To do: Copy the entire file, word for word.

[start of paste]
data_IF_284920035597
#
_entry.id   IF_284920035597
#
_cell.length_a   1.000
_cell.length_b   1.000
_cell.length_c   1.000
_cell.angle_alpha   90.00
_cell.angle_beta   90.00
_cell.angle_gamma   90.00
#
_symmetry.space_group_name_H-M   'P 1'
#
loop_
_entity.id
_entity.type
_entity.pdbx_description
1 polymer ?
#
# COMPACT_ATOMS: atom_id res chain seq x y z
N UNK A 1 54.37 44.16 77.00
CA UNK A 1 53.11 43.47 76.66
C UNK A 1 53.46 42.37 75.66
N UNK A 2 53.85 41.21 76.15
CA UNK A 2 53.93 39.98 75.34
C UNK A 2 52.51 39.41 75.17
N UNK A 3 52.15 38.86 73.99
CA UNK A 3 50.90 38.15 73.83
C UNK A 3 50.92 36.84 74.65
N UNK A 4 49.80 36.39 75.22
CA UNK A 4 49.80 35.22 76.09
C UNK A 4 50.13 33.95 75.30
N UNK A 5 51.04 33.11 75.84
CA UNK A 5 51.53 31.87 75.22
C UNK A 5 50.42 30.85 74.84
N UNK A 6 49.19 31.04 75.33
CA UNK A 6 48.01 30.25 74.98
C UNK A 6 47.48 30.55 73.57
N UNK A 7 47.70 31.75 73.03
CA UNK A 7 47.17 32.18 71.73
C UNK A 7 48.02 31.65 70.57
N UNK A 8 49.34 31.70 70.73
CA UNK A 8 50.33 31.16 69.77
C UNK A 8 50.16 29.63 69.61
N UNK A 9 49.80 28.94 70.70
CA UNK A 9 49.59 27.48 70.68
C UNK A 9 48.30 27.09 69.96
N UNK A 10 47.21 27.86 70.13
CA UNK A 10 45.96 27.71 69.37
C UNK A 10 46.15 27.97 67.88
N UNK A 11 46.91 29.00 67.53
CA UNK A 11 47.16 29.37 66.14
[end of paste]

data_IF_284920035597
#
_entry.id   IF_284920035597
#
_cell.length_a   1.000
_cell.length_b   1.000
_cell.length_c   1.000
_cell.angle_alpha   90.00
_cell.angle_beta   90.00
_cell.angle_gamma   90.00
#
_symmetry.space_group_name_H-M   'P 1'
#
loop_
_entity.id
_entity.type
_entity.pdbx_description
1 polymer ?
#
# COMPACT_ATOMS: atom_id res chain seq x y z
N UNK A 1 54.37 44.16 77.00
CA UNK A 1 53.11 43.47 76.66
C UNK A 1 53.46 42.37 75.66
N UNK A 2 53.85 41.21 76.15
CA UNK A 2 53.93 39.98 75.34
C UNK A 2 52.51 39.41 75.17
N UNK A 3 52.15 38.86 73.99
CA UNK A 3 50.90 38.15 73.83
C UNK A 3 50.92 36.84 74.65
N UNK A 4 49.80 36.39 75.22
CA UNK A 4 49.80 35.22 76.09
C UNK A 4 50.13 33.95 75.30
N UNK A 5 51.04 33.11 75.84
CA UNK A 5 51.53 31.87 75.22
C UNK A 5 50.42 30.85 74.84
N UNK A 6 49.19 31.04 75.33
CA UNK A 6 48.01 30.25 74.98
C UNK A 6 47.48 30.55 73.57
N UNK A 7 47.70 31.75 73.03
CA UNK A 7 47.17 32.18 71.73
C UNK A 7 48.02 31.65 70.57
N UNK A 8 49.34 31.70 70.73
CA UNK A 8 50.33 31.16 69.77
C UNK A 8 50.16 29.63 69.61
N UNK A 9 49.80 28.94 70.70
CA UNK A 9 49.59 27.48 70.68
C UNK A 9 48.30 27.09 69.96
N UNK A 10 47.21 27.86 70.13
CA UNK A 10 45.96 27.71 69.37
C UNK A 10 46.15 27.97 67.88
N UNK A 11 46.91 29.00 67.53
CA UNK A 11 47.16 29.37 66.14